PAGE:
First, I would have to ask: what was this woman's mentally disabled child doing in prison? Second, I would ask what would it cost and what is the likely outcome of those grandchildren being sent to foster homes? Regardless of the law which continues to fall far short of justice on most days, I would have to ask the questions.

You can argue with me all you want about the letter of the law, but I happen to know that most courts in the US are currently run as "maritime courts" which means that the judge has the discretion to decide. So what if this woman hired somebody to play the part of her disabled son. She cared for 5 grandchildren at a cost of $6,000 per year for all of them. Evidently, they know how to write and they can author letters which is more than children coming out of foster care can say.

The fact is that if our systems were oriented around helping people instead of saving money for billionaires and corporations, this situation would not have occurred. Rather than compound the problem by sending an old woman to jail where the costs would exceed what she took in a couple of years, I would say that another solution needs to be devised. The fact is that she saved the state and county a fortune in administration and placement fees for the children. I am sure that they turned out better by not being split up and given to strangers.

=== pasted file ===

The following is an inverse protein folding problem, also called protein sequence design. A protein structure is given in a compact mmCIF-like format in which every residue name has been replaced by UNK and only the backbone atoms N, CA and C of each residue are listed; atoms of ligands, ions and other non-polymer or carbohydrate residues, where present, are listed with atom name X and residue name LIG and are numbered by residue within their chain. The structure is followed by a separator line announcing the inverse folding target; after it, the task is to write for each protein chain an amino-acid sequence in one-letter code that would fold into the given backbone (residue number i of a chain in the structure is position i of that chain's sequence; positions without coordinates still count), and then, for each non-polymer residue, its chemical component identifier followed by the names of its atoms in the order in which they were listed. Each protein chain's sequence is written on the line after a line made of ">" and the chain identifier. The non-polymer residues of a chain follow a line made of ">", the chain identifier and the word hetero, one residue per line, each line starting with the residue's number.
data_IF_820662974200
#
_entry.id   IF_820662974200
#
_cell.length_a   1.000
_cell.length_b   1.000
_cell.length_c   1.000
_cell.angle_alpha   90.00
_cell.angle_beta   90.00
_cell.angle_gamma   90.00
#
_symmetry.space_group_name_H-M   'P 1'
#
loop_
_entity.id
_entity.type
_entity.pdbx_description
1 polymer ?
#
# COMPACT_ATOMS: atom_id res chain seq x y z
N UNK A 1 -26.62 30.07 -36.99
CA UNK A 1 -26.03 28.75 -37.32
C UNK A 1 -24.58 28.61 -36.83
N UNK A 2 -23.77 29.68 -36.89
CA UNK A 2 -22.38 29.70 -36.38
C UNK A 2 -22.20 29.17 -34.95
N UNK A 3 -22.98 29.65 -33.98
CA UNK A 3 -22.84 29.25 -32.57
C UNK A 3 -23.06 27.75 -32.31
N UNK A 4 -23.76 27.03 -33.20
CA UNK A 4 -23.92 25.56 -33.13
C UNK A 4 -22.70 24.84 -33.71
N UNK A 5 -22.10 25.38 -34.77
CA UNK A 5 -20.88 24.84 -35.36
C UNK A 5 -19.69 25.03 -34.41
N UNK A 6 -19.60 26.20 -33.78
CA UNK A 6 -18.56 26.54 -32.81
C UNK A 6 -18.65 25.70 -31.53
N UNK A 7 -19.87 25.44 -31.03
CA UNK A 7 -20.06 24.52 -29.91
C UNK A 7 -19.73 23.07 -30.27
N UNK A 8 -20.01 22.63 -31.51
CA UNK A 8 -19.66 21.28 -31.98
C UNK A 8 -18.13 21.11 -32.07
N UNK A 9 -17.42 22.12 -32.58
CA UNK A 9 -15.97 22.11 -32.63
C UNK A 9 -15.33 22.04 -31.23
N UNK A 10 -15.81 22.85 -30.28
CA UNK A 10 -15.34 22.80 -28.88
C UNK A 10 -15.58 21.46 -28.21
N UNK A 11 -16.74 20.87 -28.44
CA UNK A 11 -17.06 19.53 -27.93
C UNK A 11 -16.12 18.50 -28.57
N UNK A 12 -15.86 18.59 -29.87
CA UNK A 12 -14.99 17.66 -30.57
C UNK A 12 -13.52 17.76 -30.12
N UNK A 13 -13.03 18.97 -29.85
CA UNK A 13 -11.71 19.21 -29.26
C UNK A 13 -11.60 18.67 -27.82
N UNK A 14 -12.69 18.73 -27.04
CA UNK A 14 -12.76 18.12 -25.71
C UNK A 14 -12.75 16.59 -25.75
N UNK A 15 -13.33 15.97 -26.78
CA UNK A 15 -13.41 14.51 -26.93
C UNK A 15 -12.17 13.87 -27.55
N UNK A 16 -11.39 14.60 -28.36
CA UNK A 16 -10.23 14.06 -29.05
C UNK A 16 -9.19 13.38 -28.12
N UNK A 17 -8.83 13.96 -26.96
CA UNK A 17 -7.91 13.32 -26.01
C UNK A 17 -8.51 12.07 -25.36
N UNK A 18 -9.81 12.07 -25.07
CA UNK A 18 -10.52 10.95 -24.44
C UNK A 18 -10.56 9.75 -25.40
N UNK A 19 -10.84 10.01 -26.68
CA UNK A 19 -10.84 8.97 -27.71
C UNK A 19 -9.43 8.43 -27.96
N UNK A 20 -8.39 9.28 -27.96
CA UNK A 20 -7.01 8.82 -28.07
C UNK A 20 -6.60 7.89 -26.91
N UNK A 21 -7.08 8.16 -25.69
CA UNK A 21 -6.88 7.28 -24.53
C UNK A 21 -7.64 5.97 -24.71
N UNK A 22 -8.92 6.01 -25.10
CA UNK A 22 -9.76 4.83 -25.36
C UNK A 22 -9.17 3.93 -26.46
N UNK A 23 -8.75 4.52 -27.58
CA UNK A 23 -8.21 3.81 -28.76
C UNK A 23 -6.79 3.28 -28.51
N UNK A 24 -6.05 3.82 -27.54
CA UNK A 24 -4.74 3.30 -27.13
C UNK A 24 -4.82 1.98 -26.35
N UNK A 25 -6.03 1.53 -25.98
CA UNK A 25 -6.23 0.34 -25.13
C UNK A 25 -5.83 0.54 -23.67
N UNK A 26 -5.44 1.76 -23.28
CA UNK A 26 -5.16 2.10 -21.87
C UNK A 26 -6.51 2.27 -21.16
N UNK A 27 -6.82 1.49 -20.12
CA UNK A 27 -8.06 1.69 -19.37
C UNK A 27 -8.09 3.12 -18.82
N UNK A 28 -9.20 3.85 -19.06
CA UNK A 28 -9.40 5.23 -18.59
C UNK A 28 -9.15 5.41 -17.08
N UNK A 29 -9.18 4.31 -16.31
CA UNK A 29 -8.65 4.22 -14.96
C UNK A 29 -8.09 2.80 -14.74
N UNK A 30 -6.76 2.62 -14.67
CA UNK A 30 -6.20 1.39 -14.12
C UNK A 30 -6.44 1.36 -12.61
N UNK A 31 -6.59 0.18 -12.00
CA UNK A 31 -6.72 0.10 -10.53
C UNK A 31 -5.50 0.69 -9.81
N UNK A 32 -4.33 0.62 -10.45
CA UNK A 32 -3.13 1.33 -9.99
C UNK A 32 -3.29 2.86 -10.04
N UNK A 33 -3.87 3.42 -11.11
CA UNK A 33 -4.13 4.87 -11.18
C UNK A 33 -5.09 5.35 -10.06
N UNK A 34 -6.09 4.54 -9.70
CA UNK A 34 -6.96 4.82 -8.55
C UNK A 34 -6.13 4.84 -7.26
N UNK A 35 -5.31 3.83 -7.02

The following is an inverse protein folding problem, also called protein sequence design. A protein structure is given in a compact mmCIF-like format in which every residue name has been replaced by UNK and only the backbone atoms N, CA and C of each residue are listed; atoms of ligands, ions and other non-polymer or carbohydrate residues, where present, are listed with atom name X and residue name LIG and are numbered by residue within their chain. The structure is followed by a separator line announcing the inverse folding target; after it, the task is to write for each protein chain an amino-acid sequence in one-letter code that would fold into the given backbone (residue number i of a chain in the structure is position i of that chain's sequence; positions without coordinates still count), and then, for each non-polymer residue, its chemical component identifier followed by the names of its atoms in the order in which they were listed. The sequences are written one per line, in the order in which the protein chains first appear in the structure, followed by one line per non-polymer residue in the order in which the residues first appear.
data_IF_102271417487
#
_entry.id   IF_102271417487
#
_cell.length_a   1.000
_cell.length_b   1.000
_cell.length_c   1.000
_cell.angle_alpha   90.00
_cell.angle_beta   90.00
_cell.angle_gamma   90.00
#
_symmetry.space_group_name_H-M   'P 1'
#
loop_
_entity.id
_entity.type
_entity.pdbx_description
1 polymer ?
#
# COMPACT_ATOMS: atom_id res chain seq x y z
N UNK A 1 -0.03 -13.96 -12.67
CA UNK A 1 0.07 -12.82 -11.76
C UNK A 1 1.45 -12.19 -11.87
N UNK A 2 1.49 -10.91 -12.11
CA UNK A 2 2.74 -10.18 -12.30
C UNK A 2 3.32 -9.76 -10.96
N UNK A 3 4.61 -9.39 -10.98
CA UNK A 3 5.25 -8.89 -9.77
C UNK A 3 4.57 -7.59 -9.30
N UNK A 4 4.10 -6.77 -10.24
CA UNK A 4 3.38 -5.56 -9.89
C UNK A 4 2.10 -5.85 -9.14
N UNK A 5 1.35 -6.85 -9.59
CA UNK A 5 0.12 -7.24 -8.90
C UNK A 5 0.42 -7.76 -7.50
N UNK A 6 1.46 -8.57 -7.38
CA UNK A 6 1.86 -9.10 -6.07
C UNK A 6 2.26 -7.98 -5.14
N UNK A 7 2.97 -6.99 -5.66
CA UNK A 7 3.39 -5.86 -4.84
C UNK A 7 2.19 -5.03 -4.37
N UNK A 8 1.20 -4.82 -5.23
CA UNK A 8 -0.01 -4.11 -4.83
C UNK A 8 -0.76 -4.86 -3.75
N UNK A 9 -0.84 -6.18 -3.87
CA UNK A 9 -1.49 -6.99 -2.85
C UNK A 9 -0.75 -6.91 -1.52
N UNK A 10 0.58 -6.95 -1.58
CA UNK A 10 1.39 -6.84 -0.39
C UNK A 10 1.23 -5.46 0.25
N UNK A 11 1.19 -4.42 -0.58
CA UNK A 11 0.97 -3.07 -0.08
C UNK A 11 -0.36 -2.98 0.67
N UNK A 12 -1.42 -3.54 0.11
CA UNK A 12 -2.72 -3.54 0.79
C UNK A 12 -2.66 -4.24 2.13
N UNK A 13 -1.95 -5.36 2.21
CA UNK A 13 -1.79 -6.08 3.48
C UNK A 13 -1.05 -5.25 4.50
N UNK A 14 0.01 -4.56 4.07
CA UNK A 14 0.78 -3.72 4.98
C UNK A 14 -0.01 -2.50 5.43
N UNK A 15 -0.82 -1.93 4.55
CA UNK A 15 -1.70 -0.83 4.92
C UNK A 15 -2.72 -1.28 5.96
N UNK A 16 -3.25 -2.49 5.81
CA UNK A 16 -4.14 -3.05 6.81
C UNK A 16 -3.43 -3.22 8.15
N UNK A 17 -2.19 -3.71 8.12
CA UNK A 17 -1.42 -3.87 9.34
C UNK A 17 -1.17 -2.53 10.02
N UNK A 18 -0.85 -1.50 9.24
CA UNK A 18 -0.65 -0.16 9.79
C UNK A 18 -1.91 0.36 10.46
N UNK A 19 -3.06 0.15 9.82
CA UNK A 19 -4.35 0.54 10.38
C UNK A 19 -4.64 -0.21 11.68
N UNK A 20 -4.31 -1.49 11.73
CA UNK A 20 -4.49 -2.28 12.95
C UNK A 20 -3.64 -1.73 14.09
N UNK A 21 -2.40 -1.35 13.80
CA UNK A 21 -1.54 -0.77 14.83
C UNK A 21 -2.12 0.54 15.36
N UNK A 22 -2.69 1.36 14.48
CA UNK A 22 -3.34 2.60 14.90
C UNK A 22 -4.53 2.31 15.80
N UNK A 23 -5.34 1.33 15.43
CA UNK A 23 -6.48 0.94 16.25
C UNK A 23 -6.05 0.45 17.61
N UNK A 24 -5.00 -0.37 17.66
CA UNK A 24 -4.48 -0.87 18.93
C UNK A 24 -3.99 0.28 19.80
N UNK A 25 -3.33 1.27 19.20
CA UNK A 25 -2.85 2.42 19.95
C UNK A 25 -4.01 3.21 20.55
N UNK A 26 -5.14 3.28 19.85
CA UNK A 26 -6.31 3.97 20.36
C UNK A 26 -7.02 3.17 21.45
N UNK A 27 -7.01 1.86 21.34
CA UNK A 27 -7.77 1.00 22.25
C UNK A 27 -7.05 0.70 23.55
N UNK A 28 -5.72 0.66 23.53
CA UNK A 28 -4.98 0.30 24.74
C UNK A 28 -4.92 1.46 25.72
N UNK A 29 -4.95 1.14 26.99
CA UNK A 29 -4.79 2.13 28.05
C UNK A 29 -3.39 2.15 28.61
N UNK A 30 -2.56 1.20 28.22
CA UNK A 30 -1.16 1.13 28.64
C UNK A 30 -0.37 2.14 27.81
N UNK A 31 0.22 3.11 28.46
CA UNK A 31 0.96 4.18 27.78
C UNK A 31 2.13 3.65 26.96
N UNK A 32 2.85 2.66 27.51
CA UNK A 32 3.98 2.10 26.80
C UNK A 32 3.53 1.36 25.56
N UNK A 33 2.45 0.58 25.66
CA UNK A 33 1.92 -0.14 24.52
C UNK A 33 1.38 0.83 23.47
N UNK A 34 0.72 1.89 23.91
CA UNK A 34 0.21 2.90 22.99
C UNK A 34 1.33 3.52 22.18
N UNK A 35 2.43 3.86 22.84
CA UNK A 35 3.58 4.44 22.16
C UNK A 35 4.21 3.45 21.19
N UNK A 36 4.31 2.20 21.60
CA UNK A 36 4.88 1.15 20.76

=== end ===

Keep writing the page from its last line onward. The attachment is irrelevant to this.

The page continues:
WHEN DID COMMON SENSE VACATE THE COURT SYSTEMS? If the lady needs to do some work to compensate the court, then figure that out. There are billionaires doing more harm than this woman.

MK

Posted by: MK | Mar 29, 2011 6:54:38 PM

Having been an assistant district attorney for 25 years, I hardly think I'm soft-hearted, but one year home confinement sounds just about right.

Posted by: Bracton | Mar 29, 2011 7:54:50 PM